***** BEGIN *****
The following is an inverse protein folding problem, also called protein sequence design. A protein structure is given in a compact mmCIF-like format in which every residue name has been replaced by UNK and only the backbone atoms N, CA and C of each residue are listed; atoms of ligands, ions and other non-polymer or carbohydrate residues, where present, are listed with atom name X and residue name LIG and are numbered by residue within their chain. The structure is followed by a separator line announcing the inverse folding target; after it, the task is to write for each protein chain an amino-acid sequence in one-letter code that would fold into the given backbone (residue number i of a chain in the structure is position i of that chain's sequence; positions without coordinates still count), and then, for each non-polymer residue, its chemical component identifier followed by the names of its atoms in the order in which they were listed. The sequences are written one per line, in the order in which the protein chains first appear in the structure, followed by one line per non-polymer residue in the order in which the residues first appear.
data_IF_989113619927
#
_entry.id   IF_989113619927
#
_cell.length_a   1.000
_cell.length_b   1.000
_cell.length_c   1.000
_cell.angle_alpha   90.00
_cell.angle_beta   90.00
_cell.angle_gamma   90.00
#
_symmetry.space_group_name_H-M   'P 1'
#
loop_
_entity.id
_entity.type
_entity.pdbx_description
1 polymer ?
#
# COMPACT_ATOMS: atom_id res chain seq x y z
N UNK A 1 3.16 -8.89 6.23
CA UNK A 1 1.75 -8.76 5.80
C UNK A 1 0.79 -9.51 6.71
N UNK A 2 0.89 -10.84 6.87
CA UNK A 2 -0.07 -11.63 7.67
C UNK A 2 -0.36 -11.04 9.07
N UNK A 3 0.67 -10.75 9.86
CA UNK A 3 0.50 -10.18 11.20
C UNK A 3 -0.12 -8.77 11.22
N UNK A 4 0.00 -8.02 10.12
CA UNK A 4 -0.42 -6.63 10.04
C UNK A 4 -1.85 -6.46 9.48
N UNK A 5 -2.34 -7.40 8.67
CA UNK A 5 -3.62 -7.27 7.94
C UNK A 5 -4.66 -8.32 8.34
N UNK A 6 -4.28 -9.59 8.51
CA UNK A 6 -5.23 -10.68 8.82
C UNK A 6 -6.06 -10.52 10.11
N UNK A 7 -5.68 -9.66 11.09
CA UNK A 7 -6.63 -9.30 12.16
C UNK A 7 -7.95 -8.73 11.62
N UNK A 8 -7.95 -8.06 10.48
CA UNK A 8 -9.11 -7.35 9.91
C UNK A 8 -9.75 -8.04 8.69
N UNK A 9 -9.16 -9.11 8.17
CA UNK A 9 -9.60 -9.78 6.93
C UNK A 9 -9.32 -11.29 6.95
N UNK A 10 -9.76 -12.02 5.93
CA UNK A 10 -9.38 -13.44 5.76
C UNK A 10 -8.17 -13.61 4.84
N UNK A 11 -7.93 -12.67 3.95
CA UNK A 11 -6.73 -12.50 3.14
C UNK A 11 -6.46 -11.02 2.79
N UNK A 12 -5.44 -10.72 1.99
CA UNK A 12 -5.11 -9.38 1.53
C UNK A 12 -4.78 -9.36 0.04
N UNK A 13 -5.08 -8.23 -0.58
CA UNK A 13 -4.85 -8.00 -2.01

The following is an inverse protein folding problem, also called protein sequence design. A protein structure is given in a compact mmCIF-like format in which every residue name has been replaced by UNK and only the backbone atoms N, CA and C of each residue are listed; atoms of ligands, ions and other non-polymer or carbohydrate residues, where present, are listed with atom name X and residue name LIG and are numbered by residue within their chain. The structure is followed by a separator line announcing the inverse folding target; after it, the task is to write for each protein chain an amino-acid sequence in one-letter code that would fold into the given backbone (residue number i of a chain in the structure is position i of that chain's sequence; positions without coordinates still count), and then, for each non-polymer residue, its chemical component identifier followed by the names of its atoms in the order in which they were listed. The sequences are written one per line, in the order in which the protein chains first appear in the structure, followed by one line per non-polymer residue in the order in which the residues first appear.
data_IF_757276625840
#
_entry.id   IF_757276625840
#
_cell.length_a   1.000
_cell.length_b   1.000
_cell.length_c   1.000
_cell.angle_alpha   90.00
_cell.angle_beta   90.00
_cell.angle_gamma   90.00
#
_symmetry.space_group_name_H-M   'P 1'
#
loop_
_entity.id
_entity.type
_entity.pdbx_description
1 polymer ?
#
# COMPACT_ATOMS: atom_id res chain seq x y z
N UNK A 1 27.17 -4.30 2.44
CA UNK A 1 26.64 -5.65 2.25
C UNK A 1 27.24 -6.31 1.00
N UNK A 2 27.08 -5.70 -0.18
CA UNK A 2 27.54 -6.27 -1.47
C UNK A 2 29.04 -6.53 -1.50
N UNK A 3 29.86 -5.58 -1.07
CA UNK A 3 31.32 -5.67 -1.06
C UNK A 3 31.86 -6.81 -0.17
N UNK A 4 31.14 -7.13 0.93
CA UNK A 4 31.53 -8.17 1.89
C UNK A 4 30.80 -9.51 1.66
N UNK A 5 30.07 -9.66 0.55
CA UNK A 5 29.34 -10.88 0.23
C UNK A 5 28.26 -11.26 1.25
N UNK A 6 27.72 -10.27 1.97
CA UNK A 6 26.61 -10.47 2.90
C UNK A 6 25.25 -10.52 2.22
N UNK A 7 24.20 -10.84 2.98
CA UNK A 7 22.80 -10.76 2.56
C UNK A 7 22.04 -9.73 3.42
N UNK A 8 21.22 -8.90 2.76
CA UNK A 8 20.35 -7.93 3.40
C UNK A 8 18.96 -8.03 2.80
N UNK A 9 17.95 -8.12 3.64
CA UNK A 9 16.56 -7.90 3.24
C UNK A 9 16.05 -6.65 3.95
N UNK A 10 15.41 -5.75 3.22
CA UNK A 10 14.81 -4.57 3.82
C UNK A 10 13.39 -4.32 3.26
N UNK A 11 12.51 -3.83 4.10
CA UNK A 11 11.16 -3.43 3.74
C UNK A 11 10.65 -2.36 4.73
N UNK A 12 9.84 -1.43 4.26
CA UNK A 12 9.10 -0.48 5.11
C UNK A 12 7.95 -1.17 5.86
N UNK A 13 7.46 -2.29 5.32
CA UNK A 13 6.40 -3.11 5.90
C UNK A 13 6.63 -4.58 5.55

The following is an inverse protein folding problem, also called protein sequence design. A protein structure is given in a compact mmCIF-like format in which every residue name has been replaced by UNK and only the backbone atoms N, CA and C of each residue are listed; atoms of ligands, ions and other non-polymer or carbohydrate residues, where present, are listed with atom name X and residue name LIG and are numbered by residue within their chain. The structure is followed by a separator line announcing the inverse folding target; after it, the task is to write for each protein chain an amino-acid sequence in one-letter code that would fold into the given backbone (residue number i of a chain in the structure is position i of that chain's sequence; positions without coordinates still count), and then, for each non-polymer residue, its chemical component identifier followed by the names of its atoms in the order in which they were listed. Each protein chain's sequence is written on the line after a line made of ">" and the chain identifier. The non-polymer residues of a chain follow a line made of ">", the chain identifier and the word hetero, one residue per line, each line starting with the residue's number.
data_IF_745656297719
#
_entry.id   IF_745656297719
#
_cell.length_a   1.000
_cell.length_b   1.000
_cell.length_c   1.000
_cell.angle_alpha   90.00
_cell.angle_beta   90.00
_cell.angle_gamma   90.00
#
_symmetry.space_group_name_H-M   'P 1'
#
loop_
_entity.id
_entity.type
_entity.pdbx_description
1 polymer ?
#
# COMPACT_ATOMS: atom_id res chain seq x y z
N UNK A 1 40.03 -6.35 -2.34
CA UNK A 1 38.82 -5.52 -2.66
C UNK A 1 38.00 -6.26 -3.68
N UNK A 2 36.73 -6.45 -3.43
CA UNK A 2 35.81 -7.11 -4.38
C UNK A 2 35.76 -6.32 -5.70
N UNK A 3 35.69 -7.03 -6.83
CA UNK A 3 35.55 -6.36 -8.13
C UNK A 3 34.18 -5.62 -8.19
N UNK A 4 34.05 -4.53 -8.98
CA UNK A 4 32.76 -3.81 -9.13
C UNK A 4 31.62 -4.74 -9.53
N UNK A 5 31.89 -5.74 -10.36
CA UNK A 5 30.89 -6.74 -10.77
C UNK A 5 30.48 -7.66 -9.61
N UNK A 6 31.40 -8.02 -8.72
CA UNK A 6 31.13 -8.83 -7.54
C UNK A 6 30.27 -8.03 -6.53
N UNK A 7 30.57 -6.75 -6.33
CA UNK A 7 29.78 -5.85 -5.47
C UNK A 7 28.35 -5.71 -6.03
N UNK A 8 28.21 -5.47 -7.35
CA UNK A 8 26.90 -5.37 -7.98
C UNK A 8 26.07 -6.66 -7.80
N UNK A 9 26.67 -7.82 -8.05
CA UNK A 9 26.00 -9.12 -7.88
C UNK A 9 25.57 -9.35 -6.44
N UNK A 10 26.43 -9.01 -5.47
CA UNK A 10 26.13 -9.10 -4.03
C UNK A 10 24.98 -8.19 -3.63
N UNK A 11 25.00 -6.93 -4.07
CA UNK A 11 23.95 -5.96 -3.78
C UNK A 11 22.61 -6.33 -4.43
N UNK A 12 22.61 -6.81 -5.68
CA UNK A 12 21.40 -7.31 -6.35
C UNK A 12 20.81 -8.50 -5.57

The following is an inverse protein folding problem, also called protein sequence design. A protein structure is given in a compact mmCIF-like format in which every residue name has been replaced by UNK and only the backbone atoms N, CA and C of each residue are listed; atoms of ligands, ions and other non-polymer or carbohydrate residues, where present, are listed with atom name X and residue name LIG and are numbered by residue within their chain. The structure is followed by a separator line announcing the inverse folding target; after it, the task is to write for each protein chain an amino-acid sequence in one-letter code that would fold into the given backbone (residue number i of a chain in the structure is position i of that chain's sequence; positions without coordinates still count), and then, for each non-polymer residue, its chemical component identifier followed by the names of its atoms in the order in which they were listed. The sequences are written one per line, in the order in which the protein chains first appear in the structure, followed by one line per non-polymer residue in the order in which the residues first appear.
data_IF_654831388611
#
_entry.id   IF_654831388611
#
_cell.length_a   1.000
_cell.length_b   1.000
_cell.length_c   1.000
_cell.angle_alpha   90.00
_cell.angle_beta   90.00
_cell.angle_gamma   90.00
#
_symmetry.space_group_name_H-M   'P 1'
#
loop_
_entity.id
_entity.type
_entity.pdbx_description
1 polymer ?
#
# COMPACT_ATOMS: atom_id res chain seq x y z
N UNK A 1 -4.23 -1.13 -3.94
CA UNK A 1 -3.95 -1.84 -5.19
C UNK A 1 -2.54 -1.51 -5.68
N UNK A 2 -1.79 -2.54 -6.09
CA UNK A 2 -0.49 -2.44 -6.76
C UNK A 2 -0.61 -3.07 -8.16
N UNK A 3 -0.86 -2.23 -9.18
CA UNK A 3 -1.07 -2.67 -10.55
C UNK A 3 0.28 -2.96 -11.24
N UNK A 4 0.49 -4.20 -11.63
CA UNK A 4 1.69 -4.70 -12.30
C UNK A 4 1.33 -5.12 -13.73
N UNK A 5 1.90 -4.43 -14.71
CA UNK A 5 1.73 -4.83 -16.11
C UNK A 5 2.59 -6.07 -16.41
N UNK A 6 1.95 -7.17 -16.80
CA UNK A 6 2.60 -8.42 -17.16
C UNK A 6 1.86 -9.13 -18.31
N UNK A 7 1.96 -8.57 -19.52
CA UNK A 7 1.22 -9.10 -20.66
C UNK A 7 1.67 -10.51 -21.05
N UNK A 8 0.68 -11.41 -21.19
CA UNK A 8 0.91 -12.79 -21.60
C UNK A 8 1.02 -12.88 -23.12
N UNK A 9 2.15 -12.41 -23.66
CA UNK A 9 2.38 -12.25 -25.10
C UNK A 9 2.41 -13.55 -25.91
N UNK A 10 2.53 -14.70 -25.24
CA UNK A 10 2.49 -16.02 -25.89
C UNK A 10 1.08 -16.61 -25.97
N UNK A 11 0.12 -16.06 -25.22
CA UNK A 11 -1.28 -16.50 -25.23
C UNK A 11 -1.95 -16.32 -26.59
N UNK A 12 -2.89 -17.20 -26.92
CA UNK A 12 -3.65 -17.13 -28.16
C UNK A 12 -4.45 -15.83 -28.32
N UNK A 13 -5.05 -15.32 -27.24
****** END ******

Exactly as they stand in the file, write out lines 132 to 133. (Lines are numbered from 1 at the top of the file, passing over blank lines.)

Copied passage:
_symmetry.space_group_name_H-M   'P 1'
#